One added wrinkle – options!
The volume of small call options contracts traded of late has been off the proverbial chart, besting the, you guessed it, late-’90s record.
Now, think in terms of the dealers who sold those small call contracts and collected their premiums for doing so. They’re the counterparties, and they’re the ones left holding the bag — making good on — on those incredible gains the buyers are realizing.
Of course those dealers, no more than can the short-sellers, can’t afford such drubbings. So what do they do? They hedge… How do they hedge? They buy the shares themselves… And what does that buying do? It puts additional upward pressure on the price!
Note: I’m listening to Fed Chair Powell field question as I type this note… First question from the audience was, ironically, about GameStop’s price action of late. His answer, “I have no comment.”
So why would a market reporter ask the Fed Chair about GameStop, of all companies, seeing its share price go literally parabolic? Well, clearly, because it speaks to the bubble we’re living in and the financial conditions — literally created by the Fed — necessary to create such a phenomenon…
Next question, from CNBC’s Steve Liesman: “There’s a range of assets that I know you do watch, but, from bitcoin, to corporate bonds, to the stock market in general, to some of these more specific meteoric rises in stocks like Gamestop, how do you address the concern that super-easy monetary policy — asset purchases and zero interest rates — are potentially fueling a bubble that could cause economic harm should it burst?”
The chairman proceeded to pull the now oft-invoked political cover of COVID to justify bailing out failed institutions (failing before COVID, btw) and bubbling up markets while claiming that they’re doing it to protect the everyday citizen.
Well, the fact that the much maligned inequality of the nation has risen like a bitcoin over the past year… well, hmm… let me just say that it was a real struggle (painful) to watch him struggle with that question…
So, the point of this week’s message? Equities are unequivocally in a bubble — and, alas, bubbles can persist for years…
Thus, I’m definitely not calling a top, I’m just saying this is what toppy conditions smell like; I’ve smelled them before…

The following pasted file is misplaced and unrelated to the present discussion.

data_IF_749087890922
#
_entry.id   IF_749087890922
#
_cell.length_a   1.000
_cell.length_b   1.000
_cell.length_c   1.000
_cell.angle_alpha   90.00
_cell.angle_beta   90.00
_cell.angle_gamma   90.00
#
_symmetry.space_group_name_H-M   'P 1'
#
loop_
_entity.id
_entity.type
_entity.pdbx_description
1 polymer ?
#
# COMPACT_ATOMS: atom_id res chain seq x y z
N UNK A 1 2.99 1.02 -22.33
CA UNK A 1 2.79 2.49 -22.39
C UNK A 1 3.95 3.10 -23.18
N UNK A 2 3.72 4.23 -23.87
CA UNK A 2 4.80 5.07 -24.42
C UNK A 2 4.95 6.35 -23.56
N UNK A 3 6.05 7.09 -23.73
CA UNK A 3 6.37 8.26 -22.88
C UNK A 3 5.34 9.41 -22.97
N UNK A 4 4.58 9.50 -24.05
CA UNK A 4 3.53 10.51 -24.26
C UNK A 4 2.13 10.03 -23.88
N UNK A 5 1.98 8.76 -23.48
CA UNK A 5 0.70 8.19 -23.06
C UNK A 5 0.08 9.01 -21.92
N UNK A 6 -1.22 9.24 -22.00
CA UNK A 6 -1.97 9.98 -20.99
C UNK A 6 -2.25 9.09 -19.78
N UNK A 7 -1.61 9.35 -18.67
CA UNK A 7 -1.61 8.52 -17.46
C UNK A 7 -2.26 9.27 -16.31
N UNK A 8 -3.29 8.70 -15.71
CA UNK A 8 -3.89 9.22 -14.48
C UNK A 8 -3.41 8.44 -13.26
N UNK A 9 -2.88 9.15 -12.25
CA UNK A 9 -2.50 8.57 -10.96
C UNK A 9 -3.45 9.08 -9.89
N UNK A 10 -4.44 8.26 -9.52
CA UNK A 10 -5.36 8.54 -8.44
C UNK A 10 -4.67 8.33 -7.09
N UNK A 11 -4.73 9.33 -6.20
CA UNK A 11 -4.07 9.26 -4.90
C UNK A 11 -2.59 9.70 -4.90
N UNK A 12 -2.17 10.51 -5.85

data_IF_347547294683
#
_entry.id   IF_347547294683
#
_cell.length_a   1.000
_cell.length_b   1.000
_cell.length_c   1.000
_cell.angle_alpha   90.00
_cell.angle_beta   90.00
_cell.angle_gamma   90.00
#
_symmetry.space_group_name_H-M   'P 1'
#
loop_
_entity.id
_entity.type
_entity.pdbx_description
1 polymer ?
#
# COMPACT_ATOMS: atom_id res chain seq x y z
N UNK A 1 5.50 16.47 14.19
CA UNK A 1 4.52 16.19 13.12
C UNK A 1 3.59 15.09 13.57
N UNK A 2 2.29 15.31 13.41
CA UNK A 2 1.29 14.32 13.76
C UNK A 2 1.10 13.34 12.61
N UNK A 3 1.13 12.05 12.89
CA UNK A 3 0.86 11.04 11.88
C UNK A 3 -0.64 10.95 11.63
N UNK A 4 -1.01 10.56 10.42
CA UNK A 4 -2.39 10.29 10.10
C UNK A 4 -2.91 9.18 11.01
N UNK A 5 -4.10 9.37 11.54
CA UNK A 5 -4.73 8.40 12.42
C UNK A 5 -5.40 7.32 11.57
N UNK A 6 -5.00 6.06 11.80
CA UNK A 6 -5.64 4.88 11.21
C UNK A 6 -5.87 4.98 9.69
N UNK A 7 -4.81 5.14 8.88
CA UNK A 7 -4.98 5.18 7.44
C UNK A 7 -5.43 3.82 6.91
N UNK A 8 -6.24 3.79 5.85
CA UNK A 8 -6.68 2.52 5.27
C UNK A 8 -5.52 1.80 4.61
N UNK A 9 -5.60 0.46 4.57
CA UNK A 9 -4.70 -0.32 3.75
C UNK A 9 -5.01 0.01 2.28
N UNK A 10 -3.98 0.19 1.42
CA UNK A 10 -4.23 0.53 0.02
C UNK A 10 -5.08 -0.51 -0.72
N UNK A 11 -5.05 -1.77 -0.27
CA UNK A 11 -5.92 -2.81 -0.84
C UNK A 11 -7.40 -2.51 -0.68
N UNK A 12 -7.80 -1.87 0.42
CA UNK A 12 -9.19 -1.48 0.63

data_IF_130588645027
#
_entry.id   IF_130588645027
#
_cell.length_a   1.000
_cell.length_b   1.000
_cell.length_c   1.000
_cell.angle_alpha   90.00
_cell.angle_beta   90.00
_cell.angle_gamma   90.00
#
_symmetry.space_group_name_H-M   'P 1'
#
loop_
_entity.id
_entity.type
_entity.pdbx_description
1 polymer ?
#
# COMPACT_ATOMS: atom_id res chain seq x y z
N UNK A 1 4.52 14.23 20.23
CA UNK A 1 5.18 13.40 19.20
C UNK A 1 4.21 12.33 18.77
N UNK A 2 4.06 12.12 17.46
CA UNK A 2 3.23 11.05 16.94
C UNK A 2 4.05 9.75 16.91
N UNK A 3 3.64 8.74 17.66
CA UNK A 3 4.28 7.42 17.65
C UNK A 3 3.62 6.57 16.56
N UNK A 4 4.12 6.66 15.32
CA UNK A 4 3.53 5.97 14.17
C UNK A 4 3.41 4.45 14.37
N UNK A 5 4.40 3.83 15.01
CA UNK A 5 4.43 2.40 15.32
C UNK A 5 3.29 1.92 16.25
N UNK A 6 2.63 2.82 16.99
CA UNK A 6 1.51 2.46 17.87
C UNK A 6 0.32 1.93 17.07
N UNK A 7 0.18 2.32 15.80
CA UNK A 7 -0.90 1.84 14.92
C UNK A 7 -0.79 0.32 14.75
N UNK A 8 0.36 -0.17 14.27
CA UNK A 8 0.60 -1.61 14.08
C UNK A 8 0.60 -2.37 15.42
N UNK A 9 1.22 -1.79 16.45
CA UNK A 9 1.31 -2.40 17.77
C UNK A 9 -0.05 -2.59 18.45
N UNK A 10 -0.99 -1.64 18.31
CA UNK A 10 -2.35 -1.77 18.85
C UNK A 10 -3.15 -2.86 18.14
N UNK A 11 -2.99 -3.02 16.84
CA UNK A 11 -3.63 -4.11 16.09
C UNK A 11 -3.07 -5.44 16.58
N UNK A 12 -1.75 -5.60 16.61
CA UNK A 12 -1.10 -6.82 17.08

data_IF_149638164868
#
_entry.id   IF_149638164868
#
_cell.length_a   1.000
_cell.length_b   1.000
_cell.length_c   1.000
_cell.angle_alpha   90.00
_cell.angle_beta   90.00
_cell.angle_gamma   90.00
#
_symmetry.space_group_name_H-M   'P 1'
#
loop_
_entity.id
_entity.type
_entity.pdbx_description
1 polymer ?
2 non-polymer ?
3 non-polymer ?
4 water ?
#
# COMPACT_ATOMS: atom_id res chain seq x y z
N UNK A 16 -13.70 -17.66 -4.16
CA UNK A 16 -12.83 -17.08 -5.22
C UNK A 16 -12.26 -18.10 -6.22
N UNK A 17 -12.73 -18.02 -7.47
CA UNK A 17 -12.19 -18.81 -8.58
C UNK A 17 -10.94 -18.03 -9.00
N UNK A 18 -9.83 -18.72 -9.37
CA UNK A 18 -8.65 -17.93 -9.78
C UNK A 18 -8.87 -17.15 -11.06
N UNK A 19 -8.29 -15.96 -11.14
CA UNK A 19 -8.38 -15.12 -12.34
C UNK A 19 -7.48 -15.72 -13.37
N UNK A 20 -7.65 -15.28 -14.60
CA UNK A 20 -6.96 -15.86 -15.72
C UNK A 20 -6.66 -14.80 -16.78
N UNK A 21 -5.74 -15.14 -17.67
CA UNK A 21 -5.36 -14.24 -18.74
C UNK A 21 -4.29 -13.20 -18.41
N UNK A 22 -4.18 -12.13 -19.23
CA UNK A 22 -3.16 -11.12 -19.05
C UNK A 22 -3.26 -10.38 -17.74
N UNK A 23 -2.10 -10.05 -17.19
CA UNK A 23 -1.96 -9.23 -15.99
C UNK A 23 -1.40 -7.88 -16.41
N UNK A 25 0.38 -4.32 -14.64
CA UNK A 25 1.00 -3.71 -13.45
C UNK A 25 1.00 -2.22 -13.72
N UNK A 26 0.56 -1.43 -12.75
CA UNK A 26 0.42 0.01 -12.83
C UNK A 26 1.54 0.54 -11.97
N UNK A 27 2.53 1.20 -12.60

What a year! RCA, for example, rose 395%, DD gained 72%, MW grew by 276%, and those were just 3 of many!
And, no, while I might be (were I referencing other companies), I’m not referring to last year…
RCA was Radio, DD was/is Dupont and MW was Montgomery Ward; the year was 1928.
Of course you know what happened in 1929!
SP500 1/1/1929 – 4/1/1942:
Here’s from JK Galbraith’s must-read accounting titled The Great Crash 1929: emphasis mine…
“Clearly the Federal Reserve was less interested in checking speculation than in detaching itself from responsibility for the speculation that was going on. And it will be observed that some anonymous draftsman achieved a wording which indicated that not the present level but only a further growth in speculation would be viewed with alarm. Yet in the then state of nervousness even these almost incredibly feeble words caused a sharp setback.
The nervousness of the market and the unsuspected moral authority of the equally nervous men of the Federal Reserve was even better illustrated in March.
As the new month approached, Mr. Coolidge made his blithe observation about stocks being cheap and the country being sound. The market surged up in what the papers dubbed “The Inaugural Market,” and on March 4, his attitude toward speculators still unknown, Mr. Hoover took over. The market for the next couple of weeks remained strong.”
To follow was a stretch where the Federal Reserve Board, knowing that a dangerous bubble had formed, feeling that they probably should intervene and try to let some air out — yet fearing that it was far too late and (per the above quote) that they’d capture all of the blame should such an effort lead to an all out bursting — fell silent.
A silence that, by itself, drove insane the market actors who — like today’s — thought that the Fed had their backs:
“Although, or rather because, Washington was still silent, people began to sell.”
“On the next day, Tuesday, March 26, everything was much worse. The Federal Reserve Board was still maintaining its by now demoralizing silence.”
“A wave of fear swept the market. More people decided to sell, and they sold in astonishing volume.”
“Prices seemed to drop vertically.”
“Thousands of speculators, in whose previous experience the market had always risen, now saw for the first time the seamy side of their new way of life.”
So, am I at all suggesting that we’re about to repeat the 1929, or, say, the 1999 experience?